the stiffeners it was
easy
to establish guidelines for stiffener heights and insulation design. Here
below
is one such guideline that I have used and recommended to flue designers for hot systems operating above 350 degrees F:
Stiffener and Insulation Guideline
[See APPENDIX
FIG
.
1)]
External stiffeners should all
be
of
the
57
same height
on
anyone
rectangular surface as required to meet stiffener span designs. External stiffener height should all, wherever possible,
be no
greater than 2
of
the
minimum
insulation thickness up to a
maximum
stiffener height
of
7 . External stiffener spacing should, wherever possible,
be
spaced either 24 , 36, 48 to
accommodate economical insulation
applications.
When
the specified insulation thickness is within
2
inches
of
equaling the total stiffener height than the insulation thickness should
be
increased to
bury
the stiffener with
at
least W' thick
or
more.
When
the external stiffeners are spaced six feet
or
more apart, the insulation should
be
humped
over these stiffeners.
When
the external stiffener height is greater than 7 , a 22 gauge
inner lagging
should
be
used
over
the top
of
the external stiffeners to support the insulation. Taking that same typical horizontal flue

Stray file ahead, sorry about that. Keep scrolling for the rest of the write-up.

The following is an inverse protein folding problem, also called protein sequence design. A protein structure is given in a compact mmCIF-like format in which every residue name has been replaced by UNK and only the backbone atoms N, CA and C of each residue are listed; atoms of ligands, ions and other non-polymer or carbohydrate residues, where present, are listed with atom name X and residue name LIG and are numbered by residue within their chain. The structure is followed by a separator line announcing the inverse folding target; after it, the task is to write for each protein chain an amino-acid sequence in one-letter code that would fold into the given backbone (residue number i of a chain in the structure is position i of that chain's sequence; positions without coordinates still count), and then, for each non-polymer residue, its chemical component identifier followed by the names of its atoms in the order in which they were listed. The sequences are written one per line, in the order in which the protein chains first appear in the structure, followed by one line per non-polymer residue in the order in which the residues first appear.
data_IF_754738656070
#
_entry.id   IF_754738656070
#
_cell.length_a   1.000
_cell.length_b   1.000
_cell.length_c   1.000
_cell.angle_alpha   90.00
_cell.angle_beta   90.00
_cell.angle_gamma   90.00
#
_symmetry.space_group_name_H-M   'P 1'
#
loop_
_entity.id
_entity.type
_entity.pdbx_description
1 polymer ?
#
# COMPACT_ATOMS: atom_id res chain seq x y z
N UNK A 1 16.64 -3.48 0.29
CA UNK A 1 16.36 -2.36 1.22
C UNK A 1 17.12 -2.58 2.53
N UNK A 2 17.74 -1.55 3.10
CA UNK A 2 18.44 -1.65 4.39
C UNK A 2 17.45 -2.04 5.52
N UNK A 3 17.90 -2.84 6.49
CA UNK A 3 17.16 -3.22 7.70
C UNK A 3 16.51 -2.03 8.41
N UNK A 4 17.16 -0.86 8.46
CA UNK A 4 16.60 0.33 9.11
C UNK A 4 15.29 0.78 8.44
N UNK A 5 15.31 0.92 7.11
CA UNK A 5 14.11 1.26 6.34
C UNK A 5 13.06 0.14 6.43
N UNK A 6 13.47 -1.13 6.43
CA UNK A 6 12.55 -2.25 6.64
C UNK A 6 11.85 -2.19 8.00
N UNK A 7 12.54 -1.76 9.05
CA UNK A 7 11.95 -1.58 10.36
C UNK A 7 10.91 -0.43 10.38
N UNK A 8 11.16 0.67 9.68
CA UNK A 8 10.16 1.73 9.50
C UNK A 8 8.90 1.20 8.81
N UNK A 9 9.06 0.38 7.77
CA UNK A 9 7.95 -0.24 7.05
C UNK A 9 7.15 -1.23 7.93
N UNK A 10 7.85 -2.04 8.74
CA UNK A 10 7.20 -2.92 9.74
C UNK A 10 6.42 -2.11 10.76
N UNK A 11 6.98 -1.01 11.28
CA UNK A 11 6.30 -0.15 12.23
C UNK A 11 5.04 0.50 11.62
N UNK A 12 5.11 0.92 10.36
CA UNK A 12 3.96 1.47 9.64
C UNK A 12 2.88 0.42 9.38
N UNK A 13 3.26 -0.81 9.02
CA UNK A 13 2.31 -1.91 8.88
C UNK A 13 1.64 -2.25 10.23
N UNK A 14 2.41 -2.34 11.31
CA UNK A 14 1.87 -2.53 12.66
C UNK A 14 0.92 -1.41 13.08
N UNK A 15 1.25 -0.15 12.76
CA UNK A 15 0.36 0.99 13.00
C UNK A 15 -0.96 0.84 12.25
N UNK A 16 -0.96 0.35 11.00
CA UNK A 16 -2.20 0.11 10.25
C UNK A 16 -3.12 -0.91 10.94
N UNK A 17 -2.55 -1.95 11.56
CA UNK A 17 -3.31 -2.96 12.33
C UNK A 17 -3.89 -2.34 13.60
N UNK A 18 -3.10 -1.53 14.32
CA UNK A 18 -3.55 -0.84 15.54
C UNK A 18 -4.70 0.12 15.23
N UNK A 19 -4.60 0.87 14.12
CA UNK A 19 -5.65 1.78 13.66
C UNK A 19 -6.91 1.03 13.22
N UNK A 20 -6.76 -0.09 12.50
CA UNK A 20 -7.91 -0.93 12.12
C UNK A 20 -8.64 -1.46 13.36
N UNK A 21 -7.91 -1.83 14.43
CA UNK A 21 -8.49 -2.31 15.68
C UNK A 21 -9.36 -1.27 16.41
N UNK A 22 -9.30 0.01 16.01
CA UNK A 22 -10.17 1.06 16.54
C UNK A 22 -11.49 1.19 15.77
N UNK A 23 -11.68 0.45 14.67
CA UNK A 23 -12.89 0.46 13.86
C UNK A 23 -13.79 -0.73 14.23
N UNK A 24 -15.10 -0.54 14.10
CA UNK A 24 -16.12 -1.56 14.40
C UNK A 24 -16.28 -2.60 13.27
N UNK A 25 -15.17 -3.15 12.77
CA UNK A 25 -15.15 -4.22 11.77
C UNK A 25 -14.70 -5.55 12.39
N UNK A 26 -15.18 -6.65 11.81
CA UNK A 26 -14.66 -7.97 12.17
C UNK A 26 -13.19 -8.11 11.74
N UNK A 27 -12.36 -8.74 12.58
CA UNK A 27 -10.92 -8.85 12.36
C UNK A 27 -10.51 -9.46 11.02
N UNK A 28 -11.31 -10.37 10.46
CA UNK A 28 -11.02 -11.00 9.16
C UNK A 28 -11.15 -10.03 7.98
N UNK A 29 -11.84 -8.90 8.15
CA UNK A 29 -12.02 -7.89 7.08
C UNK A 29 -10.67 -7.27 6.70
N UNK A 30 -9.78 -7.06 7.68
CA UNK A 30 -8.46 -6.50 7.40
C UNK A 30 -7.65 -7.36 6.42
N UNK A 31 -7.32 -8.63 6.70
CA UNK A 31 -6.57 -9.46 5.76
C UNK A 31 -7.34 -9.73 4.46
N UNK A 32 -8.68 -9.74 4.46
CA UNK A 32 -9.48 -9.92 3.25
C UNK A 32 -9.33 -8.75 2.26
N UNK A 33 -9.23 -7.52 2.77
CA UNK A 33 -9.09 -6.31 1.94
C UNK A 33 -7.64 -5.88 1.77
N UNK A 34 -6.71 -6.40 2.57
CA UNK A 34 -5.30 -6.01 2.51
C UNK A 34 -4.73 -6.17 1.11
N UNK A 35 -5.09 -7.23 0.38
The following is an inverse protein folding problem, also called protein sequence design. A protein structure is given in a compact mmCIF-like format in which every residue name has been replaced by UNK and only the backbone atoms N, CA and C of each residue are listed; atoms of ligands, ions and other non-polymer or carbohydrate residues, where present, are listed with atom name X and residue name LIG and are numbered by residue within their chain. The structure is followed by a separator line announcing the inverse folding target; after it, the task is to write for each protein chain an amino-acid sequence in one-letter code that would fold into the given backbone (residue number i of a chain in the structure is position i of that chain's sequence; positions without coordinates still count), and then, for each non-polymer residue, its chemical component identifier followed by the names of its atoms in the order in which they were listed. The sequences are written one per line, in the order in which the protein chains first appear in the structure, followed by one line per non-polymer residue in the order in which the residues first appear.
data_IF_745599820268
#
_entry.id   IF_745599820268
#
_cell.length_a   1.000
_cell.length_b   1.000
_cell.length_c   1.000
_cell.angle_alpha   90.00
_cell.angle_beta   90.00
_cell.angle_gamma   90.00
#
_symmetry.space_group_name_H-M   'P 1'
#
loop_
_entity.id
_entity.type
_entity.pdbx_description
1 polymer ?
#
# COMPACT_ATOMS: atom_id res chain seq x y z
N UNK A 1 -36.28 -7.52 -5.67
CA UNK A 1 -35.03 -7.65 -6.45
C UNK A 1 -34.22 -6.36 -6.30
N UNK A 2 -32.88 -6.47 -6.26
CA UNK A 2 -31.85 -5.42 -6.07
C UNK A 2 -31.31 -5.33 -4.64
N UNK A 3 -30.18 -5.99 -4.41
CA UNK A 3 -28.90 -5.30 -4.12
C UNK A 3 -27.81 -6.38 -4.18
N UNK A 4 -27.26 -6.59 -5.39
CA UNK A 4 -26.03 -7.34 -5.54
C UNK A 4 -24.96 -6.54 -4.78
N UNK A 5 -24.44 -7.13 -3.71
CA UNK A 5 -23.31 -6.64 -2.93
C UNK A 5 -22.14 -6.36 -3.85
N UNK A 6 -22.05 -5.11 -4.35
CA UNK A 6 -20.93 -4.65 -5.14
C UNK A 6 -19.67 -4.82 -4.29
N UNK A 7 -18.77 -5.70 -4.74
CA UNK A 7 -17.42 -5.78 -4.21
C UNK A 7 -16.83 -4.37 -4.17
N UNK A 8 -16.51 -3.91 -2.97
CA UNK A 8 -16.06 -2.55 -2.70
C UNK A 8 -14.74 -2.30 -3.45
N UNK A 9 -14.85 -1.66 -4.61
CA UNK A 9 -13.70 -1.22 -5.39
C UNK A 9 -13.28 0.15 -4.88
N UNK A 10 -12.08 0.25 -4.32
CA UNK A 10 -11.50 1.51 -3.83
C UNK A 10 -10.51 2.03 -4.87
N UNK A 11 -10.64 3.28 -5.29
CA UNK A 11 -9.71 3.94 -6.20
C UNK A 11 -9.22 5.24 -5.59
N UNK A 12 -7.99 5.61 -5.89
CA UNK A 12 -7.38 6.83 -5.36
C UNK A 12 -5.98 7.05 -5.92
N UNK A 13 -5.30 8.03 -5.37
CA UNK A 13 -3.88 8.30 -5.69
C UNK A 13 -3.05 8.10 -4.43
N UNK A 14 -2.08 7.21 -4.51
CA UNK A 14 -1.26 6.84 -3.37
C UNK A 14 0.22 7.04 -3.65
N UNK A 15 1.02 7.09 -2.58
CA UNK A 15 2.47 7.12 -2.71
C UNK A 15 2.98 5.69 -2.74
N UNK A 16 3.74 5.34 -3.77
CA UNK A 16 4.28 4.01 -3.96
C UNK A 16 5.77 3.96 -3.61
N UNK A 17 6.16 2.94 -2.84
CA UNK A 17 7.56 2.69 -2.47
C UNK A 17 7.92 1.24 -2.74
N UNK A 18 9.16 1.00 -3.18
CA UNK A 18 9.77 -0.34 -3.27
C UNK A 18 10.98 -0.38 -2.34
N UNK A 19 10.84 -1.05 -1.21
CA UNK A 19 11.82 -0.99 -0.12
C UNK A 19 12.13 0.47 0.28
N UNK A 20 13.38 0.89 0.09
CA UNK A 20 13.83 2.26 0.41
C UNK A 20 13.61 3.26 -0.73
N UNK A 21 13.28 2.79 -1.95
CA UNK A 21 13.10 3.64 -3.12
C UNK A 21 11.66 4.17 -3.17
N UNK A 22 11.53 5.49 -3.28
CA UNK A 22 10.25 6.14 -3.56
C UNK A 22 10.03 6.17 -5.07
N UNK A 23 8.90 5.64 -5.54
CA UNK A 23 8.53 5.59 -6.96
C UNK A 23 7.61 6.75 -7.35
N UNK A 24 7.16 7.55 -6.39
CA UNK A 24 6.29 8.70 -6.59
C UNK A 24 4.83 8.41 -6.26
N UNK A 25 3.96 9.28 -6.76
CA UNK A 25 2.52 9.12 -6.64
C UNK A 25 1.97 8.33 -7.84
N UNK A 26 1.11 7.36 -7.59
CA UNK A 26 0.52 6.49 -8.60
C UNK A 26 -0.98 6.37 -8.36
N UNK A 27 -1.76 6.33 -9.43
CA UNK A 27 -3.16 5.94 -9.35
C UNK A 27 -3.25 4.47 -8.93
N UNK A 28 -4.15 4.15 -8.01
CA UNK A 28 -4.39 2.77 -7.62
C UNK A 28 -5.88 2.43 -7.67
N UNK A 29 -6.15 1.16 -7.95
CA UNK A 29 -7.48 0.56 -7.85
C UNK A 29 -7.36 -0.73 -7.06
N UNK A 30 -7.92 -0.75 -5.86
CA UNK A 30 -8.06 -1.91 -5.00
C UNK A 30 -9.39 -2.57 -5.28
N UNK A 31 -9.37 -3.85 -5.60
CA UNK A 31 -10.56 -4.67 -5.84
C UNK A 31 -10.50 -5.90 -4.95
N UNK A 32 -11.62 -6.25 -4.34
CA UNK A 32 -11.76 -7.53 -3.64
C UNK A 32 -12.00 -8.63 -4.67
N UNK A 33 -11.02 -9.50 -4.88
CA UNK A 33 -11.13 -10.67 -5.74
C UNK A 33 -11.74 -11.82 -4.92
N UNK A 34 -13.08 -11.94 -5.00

or
duct plate as described earlier and using the above Stiffener and Insulation Guidelines [See
APPENDIX
-
FIG.
1)] ,
we can apply determine the proper method
of
insulation application.
For
discussion sake, let us assume that
based
on yesterdays water gauge
of
17 , the external stiffener height would
be
calculated to
be no
greater then 5 high on 24 centers and the
minium
insulation thickness calculated to be 5 thick*.
The insulation thickness was based on using a
8-
pound density mineral wool board meeting
ASTM
C-
612 class
4,
a surface temperature
of
130
deg.
F with an ambient air
of
80
deg.
F and
an
external wind velocity
of
50 feet
per
minute
( pm)
and using an emissivity value
of.
05
for
aluminum lagging.
Per
the
Stiffener and Insulation Guidelines
the insulation thickness would
be
increased to
6
so as to bury all the stiffeners.
The
first layer
of
4 would